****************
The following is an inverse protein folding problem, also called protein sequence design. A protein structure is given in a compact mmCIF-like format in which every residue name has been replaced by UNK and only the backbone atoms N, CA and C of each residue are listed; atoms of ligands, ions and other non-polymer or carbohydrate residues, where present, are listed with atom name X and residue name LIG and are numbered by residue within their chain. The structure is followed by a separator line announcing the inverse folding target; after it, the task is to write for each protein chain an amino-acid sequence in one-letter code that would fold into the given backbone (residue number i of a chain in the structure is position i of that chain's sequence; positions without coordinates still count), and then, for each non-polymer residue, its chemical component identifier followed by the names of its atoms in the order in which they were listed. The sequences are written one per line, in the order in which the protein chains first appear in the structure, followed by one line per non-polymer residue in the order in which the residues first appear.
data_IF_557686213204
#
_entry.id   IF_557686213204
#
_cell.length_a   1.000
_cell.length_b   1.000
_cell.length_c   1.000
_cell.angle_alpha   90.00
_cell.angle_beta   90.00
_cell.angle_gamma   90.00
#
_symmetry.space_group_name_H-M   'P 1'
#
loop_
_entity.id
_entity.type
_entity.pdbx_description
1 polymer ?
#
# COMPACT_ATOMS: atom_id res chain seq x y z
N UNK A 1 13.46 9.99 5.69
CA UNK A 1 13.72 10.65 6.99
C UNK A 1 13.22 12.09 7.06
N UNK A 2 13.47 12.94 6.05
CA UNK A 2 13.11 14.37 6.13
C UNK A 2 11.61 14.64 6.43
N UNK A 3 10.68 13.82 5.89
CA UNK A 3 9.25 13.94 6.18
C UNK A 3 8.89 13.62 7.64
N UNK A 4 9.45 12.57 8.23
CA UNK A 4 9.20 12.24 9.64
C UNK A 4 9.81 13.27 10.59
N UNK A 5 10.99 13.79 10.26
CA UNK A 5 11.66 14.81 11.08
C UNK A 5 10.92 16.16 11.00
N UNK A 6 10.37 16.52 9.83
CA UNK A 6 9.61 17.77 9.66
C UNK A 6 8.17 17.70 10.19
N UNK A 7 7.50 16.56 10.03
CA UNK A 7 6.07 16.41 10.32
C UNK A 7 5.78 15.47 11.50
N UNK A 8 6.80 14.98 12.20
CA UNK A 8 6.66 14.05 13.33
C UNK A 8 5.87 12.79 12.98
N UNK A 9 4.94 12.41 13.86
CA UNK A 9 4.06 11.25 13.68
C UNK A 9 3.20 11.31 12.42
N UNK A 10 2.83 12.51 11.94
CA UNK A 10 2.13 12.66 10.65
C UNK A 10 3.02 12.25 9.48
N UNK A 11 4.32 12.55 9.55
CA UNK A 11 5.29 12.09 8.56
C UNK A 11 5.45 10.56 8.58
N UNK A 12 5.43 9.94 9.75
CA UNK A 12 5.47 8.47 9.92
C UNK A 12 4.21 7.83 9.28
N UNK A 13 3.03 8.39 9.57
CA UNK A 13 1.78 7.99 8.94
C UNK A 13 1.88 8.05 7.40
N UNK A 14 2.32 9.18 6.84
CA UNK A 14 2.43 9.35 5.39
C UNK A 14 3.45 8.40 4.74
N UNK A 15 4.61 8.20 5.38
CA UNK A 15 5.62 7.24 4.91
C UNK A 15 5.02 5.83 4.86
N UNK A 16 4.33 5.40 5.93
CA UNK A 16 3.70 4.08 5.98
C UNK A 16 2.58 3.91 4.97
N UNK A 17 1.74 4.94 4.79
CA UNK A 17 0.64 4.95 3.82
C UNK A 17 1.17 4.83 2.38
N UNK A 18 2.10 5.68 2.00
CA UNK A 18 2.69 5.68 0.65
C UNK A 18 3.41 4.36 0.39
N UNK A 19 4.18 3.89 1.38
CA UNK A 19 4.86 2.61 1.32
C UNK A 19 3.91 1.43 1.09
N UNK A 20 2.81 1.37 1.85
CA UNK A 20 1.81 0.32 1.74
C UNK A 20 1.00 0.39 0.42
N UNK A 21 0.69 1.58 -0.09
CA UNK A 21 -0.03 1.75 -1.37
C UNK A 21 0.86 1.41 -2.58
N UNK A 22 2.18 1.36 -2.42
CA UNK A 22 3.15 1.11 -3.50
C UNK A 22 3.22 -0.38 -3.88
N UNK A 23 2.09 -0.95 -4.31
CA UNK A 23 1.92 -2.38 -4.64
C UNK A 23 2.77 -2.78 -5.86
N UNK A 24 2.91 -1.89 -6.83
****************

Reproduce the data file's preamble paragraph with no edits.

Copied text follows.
The following is an inverse protein folding problem, also called protein sequence design. A protein structure is given in a compact mmCIF-like format in which every residue name has been replaced by UNK and only the backbone atoms N, CA and C of each residue are listed; atoms of ligands, ions and other non-polymer or carbohydrate residues, where present, are listed with atom name X and residue name LIG and are numbered by residue within their chain. The structure is followed by a separator line announcing the inverse folding target; after it, the task is to write for each protein chain an amino-acid sequence in one-letter code that would fold into the given backbone (residue number i of a chain in the structure is position i of that chain's sequence; positions without coordinates still count), and then, for each non-polymer residue, its chemical component identifier followed by the names of its atoms in the order in which they were listed. The sequences are written one per line, in the order in which the protein chains first appear in the structure, followed by one line per non-polymer residue in the order in which the residues first appear.